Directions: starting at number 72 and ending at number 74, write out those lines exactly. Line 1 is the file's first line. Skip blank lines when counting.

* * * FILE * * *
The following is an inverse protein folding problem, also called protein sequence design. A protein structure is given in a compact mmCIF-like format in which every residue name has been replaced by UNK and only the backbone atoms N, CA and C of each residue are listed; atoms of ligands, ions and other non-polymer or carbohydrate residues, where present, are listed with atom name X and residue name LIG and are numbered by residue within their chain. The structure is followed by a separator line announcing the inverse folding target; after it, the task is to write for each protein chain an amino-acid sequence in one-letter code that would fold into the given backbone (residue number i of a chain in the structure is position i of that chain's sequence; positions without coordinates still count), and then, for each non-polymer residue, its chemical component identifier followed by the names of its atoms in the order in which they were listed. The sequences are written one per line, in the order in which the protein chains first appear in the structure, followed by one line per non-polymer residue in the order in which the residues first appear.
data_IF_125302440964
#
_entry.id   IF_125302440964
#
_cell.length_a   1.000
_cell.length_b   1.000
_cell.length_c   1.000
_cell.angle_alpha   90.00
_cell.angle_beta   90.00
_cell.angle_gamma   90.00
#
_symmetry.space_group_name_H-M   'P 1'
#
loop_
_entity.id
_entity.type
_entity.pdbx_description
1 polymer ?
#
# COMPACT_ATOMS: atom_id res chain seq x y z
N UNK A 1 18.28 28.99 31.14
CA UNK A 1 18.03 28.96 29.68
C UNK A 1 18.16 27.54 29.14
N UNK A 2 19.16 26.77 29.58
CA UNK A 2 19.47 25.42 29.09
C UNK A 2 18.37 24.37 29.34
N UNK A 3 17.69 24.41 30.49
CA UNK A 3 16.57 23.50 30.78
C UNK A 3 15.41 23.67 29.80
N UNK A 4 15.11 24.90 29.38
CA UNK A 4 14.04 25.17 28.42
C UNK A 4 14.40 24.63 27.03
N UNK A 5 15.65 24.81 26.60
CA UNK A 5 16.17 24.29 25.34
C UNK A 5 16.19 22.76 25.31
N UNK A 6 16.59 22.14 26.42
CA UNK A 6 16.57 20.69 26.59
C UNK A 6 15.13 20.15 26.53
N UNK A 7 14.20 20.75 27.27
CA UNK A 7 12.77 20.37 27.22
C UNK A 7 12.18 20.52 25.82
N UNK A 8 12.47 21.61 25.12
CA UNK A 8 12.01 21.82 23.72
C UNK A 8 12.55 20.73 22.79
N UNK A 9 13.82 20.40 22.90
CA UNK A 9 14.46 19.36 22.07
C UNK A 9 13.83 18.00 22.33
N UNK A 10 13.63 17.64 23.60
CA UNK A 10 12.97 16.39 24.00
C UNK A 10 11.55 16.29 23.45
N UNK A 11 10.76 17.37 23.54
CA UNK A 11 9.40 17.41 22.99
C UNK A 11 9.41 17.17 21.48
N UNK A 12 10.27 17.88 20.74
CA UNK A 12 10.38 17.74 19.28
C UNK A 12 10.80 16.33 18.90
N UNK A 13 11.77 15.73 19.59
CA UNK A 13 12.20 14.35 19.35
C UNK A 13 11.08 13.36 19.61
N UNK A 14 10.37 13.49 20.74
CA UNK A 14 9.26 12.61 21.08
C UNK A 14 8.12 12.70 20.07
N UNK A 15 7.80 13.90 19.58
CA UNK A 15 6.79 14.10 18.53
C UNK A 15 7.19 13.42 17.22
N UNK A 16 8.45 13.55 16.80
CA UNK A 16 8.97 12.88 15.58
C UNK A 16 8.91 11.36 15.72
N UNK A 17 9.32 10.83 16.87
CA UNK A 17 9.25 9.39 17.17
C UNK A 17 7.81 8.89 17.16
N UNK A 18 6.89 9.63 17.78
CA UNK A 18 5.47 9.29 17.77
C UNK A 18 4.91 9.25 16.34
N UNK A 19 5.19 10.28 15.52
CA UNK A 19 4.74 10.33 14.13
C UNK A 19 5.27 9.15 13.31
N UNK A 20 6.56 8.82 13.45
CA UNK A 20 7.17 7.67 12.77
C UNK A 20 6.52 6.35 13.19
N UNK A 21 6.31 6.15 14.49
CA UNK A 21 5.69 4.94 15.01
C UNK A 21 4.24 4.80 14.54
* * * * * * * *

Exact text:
C UNK A 17 7.81 8.89 17.16
N UNK A 18 6.89 9.63 17.78
CA UNK A 18 5.47 9.29 17.77